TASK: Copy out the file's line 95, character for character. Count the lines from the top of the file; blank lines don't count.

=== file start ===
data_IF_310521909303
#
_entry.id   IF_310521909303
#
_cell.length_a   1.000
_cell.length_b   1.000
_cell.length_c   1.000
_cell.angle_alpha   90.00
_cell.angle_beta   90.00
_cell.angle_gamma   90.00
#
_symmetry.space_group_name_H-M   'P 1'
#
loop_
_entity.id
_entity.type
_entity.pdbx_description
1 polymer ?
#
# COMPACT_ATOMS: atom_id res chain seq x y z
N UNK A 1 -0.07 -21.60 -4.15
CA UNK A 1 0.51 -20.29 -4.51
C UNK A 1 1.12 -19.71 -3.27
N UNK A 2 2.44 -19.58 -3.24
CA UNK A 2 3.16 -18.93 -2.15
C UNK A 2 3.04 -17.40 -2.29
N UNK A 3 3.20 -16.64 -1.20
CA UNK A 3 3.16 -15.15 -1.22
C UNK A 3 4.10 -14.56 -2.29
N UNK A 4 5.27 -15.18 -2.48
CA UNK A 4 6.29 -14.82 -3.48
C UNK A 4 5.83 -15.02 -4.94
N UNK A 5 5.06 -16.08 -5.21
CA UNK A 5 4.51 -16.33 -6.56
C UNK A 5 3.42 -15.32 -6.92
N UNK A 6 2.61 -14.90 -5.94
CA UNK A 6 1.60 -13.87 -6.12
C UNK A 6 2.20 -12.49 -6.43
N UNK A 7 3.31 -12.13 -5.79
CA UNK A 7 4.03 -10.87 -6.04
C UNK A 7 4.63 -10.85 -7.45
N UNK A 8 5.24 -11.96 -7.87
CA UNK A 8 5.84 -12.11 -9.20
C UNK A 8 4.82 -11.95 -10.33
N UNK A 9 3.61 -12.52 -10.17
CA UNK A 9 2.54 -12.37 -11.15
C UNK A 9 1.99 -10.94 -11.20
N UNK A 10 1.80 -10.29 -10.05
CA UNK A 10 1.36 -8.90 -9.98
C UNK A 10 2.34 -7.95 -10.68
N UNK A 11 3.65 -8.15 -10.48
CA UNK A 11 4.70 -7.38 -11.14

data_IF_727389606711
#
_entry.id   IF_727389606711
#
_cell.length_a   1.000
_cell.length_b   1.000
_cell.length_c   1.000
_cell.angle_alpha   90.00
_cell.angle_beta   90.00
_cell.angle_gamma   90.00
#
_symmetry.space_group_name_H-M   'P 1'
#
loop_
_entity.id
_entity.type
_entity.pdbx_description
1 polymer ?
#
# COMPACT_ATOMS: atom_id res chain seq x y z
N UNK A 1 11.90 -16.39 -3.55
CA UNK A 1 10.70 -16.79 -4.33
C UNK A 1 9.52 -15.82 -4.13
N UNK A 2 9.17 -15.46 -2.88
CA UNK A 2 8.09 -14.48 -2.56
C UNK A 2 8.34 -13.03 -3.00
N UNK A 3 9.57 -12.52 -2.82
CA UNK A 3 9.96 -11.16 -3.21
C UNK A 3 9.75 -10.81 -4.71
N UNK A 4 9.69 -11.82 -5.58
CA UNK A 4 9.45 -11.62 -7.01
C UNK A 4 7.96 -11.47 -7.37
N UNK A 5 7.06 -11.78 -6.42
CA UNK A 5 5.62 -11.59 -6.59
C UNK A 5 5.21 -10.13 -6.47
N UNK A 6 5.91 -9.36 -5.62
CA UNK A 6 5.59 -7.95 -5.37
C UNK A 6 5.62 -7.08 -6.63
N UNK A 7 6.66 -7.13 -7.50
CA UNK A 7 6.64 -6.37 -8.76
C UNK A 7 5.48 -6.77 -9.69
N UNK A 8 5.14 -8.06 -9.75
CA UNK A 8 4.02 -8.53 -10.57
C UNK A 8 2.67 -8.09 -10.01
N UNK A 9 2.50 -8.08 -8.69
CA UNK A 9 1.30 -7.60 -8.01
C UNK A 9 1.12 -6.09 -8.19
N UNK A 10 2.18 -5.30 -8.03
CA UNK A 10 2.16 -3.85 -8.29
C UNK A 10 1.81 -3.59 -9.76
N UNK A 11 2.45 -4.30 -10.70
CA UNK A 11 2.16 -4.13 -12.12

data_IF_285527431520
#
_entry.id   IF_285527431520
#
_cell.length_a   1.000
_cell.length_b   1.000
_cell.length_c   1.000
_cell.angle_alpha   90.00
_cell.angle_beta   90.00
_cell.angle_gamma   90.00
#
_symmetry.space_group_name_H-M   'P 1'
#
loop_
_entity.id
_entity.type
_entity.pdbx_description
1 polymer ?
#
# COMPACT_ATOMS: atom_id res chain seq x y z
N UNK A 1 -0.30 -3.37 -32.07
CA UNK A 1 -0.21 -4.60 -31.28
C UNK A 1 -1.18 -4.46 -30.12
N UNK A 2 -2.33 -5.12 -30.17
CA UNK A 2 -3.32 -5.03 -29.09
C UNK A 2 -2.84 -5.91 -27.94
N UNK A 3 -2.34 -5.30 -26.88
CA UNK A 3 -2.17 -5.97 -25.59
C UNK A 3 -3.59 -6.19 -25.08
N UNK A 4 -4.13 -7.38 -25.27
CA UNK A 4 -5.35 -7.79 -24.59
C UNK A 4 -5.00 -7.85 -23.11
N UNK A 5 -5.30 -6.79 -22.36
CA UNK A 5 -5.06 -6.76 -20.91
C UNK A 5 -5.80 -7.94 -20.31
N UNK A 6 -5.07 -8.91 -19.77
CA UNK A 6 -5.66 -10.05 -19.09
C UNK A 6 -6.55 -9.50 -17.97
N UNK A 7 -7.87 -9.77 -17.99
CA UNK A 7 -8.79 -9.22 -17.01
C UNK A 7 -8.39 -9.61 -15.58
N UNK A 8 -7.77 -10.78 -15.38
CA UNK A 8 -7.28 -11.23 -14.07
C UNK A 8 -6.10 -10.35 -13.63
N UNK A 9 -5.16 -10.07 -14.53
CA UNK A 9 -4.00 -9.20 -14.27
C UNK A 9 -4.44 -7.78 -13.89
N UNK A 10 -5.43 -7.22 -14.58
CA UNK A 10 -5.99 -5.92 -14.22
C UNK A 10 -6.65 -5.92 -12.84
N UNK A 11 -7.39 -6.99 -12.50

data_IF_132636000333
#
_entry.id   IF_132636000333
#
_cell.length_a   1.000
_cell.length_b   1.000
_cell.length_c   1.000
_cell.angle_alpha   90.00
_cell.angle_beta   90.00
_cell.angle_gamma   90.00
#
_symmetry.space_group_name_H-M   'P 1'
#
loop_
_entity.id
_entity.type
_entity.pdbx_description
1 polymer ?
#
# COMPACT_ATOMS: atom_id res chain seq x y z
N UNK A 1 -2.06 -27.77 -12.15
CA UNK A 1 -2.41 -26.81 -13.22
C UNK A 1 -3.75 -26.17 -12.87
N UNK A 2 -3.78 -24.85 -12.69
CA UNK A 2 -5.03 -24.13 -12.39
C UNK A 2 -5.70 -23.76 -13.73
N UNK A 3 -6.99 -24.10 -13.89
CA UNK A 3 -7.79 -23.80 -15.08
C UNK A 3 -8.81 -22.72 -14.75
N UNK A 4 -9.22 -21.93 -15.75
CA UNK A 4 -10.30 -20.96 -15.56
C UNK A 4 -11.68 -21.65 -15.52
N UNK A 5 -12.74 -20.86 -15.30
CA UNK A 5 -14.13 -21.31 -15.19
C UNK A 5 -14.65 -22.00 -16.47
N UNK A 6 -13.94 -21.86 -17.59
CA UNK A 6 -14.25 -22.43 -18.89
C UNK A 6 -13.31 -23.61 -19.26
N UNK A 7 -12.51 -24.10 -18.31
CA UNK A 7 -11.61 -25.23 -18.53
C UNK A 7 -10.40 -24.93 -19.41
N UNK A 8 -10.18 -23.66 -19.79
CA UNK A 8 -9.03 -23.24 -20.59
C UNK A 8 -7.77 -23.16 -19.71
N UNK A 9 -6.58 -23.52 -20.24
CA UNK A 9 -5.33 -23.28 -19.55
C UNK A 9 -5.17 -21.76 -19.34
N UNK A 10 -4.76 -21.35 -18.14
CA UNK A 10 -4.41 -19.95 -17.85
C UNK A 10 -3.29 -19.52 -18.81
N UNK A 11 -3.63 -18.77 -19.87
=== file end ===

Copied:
CA UNK A 8 4.02 -8.53 -10.57